China’s new two-child rule sparks surge in IVF treatment

Children attend art class in the Chinese capital Beijing, where more families are turning to IVF so they can have another child. Picture: AP
Children attend art class in the Chinese capital Beijing, where more families are turning to IVF so they can have another child. Picture: AP
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China’s decision to allow all married couples to have two children is driving a surge in demand for fertility treatment among older women, putting heavy pressure on clinics and breaking down past sensitivities, and even shame, about the issue.

The rise in in vitro fertilisation points to the deferred dreams of many parents who long wanted a second child, but were prevented by a strict population control policy in place for more than 30 years.

They have a very low chance to get pregnant so they are in a hurry. They really want to have a child as soon as possible

Dr Liu Jiaen

That, in turn, is shifting prevailing attitudes in China regarding fertility treatments - formerly a matter of such sensitivity that couples were reluctant to tell even their parents or other family members that they were having trouble conceiving.

“More and more women are coming to ask to have their second child,” said Dr Liu Jiaen, who runs a private hospital in Beijing treating infertility through IVF, in which an egg and sperm are combined in a laboratory dish and the resulting embryo transferred to a woman’s uterus.

Liu estimated that the numbers of women coming to him for IVF had risen by 20 per cent since the relaxation of the policy, which came into effect at the start of the year. Before, the average age of his patients was about 35. Now most of them are older than 40 and some of the women are fast approaching 50, he said.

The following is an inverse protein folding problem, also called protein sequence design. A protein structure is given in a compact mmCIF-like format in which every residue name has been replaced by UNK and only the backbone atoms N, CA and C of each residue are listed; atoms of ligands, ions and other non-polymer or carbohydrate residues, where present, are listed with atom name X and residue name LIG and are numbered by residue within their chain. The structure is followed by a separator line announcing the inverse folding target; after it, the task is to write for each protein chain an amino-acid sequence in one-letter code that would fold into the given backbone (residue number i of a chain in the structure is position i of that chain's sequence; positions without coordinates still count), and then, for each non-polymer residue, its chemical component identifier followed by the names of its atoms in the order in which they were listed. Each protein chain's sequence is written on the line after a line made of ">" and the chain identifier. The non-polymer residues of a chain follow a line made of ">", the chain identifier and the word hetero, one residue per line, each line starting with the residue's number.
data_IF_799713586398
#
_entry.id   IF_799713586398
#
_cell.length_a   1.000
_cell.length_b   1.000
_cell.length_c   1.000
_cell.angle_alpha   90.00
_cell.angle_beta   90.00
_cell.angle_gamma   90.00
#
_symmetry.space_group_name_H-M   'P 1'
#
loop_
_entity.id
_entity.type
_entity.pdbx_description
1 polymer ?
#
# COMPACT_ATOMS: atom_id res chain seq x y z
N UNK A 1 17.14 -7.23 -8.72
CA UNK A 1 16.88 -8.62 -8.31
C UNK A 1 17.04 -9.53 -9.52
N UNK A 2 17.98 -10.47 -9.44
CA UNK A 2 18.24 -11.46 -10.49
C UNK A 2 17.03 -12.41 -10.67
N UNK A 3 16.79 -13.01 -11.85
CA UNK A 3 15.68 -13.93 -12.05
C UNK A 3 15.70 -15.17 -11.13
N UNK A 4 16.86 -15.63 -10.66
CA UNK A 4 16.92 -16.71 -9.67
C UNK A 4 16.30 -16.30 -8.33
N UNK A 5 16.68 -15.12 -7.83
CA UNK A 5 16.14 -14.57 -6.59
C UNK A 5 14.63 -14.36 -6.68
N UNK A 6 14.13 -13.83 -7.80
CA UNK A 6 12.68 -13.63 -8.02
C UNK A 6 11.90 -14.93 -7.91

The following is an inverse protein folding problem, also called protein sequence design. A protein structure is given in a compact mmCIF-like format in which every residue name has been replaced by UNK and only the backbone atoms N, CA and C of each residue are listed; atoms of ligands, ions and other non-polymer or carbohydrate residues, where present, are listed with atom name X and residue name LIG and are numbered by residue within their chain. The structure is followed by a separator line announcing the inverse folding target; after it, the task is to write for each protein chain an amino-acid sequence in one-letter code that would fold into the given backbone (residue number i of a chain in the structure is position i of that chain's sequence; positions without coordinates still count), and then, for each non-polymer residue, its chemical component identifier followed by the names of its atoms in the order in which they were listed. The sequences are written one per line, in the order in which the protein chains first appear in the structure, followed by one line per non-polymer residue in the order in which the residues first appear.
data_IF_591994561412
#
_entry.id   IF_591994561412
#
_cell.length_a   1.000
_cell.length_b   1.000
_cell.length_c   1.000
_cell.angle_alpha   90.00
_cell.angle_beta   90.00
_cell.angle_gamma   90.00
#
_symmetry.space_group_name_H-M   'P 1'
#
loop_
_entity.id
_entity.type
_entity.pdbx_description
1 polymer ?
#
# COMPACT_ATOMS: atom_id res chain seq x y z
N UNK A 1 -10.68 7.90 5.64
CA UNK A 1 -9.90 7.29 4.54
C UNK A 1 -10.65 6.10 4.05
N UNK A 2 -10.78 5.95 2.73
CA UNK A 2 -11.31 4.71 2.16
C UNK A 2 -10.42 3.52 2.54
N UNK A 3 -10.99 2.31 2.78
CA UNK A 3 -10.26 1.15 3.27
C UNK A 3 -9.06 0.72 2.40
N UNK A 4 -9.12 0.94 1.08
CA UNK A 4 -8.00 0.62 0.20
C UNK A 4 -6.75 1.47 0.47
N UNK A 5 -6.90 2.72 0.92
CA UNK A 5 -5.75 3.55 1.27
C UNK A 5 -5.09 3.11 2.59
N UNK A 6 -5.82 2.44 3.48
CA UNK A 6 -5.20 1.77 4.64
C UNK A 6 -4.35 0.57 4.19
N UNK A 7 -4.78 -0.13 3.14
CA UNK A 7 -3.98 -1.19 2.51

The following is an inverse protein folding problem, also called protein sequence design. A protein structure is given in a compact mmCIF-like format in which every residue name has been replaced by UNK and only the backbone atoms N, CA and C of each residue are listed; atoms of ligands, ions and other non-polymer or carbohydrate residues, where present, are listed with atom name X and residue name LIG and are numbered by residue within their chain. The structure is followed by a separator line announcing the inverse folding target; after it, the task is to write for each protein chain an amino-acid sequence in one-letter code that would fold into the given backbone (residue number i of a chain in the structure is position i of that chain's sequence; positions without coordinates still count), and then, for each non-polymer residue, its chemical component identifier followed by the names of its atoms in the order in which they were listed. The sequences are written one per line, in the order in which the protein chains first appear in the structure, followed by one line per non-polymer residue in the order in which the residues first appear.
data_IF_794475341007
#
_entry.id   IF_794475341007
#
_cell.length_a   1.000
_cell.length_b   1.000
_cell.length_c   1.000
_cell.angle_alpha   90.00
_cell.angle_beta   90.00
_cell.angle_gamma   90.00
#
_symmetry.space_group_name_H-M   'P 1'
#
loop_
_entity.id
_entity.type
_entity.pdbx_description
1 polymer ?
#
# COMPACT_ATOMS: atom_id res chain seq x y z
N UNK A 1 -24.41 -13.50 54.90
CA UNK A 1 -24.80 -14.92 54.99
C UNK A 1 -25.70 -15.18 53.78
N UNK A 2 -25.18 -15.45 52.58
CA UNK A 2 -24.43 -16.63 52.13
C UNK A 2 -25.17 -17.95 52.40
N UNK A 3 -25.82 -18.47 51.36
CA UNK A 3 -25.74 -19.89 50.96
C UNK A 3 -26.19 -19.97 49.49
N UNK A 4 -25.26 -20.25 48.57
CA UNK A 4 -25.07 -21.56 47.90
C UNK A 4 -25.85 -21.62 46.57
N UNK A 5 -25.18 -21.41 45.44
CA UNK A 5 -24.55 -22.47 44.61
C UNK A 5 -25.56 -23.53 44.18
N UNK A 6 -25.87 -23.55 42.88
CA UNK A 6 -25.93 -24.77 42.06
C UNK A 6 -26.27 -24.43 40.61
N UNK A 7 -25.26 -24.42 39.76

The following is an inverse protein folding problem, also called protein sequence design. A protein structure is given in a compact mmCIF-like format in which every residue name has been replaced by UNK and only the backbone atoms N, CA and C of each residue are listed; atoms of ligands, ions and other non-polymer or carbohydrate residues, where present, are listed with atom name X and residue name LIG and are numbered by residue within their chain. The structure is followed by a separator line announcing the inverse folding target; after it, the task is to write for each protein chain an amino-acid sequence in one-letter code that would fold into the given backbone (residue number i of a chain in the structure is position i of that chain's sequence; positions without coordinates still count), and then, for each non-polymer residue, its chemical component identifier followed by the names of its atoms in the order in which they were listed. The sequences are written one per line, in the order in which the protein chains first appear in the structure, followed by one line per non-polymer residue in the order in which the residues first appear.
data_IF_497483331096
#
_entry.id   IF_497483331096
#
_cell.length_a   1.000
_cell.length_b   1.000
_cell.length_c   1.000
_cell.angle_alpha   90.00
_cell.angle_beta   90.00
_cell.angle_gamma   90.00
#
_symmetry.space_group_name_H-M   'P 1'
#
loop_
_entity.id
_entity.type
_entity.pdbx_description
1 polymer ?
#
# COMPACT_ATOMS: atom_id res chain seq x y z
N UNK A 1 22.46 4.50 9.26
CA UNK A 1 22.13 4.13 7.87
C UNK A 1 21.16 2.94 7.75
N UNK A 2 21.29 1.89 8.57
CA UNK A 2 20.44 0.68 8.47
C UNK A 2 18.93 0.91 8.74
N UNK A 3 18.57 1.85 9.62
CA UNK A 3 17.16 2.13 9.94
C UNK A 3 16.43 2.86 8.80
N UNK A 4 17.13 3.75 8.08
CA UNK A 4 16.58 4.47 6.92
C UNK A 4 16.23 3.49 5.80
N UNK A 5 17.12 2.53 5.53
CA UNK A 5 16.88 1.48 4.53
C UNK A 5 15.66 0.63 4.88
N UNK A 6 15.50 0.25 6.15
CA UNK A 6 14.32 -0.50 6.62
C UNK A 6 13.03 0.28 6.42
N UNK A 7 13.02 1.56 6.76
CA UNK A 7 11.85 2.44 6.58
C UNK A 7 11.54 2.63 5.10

“They have a very low chance to get pregnant so they are in a hurry. They really want to have a child as soon as possible,” he said. Chen Yun is 39 and was in the hospital waiting to have the procedure for the first time. She and her husband already have a 7-year-old son and their families are encouraging them to have a second child.

“We are coming to the end of our childbearing years. It may be difficult for me to get pregnant naturally because my husband’s sperm may have a problem, so we want to resolve this problem through IVF,” she said. Chen said she hoped having a brother or sister would make their son happier, more responsible and less self-absorbed.

“We had siblings when we were children. I had a younger sister and we felt very happy when playing together,” she said. “Now that every couple has one child, two generations - parents and grandparents - take care of the child. They give the only child too much attention.” If her son has a younger brother or sister to look out for, he may not “think too much about himself like a little emperor,” Chen said.

Over the past two decades, IVF technology has developed rapidly in China, where about 10 per cent of couples are estimated to need the procedure to conceive. In 2014, 700,000 women had IVF treatments, according to the health commission’s Women’s and Children’s Department, which said in a statement that demand for all types of fertility treatment had risen following the policy relaxation, including the use of traditional Chinese medicine.

“Currently, fertility centers at renowned medical organisations in Beijing and Shanghai and others are under increased pressure for treatments,” the department said.

Previously, China limited most urban couples to one child and rural couples to two if their first was a girl. There were exceptions for ethnic minorities, and city dwellers could break the policy if they were willing to pay a fee calculated at several times a household’s annual income.